Preparing for success in dental implantology

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  Posted by: Dental Design      13th June 2022

For patients with partial or complete edentulism, dental implants provide the gold standard treatment solution. Modern materials and techniques are backed by science and designed to support optimised treatment outcomes, even in complex or compromised patients. However, there are still many potential complications that must be considered to deliver the best results. One of the most common issues is peri-implant disease, which, in the worse-case scenarios, can impact functionality, aesthetics and longevity of implants placed. Not only should the dental team take steps to minimise the risks, but patients must also appreciate the important role they play, before, during and after surgery and restoration.

Peri implant disease prevalence and risk factors

Despite advances in materials, techniques and technologies, peri-implant diseases remain prevalent in the modern population. An estimated 43% of patients with implants experience peri-implant mucositis and 22% develop peri-implantitis.[i] Studies have suggested that among implants that fail completely, approximately 8% could be blamed solely on infection of the surgical site.[ii]

There are several risk factors for peri-implant infection that the dental team have to make patients aware of when discussing the possibility of dental implants. Poor oral hygiene, a history of periodontitis, diabetes and smoking may all influence implant survival – although there remains some conflicting evidence regarding the effects of smoking.[iii] Previous infection seems to be a leading concern, with research suggesting that patients with a history of generalised aggressive periodontitis are up to 5 times more likely to experience implant failure and 14 times more likely to develop peri-implantitis than those with no history of the disease.[iv]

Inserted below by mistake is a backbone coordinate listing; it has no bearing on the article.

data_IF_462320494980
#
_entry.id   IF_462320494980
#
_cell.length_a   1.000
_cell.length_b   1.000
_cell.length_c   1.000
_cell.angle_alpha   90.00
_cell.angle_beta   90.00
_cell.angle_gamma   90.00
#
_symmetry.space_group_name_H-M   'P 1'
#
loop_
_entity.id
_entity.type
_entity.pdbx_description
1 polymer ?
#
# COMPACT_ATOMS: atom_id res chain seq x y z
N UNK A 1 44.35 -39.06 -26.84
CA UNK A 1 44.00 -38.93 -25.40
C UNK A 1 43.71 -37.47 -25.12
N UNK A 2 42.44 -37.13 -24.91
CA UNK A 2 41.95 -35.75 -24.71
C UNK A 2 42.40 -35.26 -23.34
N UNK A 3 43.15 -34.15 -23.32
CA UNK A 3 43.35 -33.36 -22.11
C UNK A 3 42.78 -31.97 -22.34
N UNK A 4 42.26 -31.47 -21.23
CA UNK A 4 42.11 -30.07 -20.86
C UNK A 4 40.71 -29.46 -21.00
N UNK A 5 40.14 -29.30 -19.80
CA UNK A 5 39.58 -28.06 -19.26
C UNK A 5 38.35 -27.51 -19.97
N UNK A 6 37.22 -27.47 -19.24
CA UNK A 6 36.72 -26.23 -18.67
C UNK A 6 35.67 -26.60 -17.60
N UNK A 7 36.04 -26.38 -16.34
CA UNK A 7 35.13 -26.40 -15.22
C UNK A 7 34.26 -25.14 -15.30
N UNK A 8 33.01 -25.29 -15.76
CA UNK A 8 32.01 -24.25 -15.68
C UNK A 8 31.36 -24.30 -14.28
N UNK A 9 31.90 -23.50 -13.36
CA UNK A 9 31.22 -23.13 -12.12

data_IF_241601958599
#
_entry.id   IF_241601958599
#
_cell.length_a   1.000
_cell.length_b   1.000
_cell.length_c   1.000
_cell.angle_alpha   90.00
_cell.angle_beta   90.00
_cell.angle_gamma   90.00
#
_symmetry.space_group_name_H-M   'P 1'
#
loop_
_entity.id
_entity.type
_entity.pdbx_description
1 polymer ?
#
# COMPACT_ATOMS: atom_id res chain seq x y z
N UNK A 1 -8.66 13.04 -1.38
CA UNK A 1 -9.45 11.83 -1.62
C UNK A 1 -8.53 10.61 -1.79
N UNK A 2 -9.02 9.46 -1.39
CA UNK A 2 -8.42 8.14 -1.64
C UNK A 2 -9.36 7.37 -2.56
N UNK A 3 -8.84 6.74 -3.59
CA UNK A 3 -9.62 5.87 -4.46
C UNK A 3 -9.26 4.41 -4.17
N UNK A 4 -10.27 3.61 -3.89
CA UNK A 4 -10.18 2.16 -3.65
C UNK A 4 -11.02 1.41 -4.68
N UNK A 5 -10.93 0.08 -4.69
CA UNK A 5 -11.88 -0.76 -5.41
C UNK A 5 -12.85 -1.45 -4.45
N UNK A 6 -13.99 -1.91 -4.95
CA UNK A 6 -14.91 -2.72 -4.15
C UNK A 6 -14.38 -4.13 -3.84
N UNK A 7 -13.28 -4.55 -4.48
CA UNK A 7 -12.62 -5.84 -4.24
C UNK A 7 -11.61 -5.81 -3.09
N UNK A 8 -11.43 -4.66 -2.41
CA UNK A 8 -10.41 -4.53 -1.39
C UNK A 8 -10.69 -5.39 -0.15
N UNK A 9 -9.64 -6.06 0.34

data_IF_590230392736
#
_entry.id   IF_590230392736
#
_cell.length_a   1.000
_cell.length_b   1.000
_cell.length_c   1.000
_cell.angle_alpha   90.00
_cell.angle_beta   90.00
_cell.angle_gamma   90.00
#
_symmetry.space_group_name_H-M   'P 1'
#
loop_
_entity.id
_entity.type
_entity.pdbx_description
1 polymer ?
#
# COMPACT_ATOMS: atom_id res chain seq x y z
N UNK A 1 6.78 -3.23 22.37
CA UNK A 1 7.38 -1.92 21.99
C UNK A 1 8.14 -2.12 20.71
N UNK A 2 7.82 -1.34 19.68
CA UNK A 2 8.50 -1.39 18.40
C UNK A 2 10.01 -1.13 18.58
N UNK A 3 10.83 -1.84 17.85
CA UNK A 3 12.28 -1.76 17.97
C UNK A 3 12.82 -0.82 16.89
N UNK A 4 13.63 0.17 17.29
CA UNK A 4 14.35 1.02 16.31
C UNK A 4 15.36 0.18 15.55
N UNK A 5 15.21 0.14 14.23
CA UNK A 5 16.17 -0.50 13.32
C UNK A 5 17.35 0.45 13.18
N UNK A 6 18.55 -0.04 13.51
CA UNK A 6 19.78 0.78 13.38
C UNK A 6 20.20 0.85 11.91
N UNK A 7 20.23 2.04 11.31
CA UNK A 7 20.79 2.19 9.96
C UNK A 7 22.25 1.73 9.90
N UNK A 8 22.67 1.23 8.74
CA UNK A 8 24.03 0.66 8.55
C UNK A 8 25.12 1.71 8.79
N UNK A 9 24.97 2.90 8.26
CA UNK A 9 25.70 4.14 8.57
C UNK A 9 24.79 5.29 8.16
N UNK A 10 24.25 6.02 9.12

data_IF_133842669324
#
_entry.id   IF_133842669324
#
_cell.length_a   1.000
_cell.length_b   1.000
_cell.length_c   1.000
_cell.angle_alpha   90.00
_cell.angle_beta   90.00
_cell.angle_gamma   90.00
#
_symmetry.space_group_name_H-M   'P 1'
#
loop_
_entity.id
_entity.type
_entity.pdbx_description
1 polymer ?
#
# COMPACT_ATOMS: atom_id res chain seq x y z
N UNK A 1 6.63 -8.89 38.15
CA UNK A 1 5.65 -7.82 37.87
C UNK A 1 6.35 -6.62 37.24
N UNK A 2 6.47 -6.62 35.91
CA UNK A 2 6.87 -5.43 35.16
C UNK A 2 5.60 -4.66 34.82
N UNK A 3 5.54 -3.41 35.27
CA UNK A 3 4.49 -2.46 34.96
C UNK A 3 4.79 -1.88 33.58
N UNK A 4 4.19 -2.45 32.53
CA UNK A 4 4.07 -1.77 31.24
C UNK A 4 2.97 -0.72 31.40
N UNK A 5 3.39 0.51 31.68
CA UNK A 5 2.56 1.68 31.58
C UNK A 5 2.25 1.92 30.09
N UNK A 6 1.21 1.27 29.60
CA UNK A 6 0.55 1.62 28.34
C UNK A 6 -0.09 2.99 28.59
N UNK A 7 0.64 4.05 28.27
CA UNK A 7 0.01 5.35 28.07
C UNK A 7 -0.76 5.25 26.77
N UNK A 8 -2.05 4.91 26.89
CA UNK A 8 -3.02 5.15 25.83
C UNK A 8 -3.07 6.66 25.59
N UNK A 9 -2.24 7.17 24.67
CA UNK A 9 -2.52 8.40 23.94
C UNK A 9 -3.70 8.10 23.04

In addition to history of periodontitis, the Implant Disease Risk Assessment (IDRA) sets out seven other risk factors – percentage of sites with bleeding on probing, prevalence of periodontal pockets ³ 5mm, bone loss in relation to the patient’s age, periodontitis susceptibility as analysed by the 2017 World Workshop on the Classification of Periodontal and Peri-implant Diseases, supportive periodontal therapy, implant restorative depth and prosthesis-related factors.[v] This IDRA provides a comprehensive guide to evaluate and predict peri-implant risk for each patient, enabling clinicians to tailor pre- and post-surgical care accordingly. This assessment can also be shared with the patient to help them better understand their current status and the risks associated with implant treatment, preparing them for treatment and enhancing quality of consent.

Patient communication  

The IDRA is just one part of the patient communication process. Individuals considering dental implant treatment should be educated to a sufficient degree that they fully appreciate the ramifications of both the surgical and restoration solutions proposed. It has been suggested that patients’ general understanding of peri-implantitis and its impact is poor.[vi] This makes it all the more important to explain its causes and symptoms, and ensure that patients are aware of the signs and symptoms for fast management and resolution. All communication should be delivered in language that the patient understands clearly and is not intimidated by – the dental professional responsible for this part of the patient journey would benefit from training in the area to ensure their confidence in leading such conversations.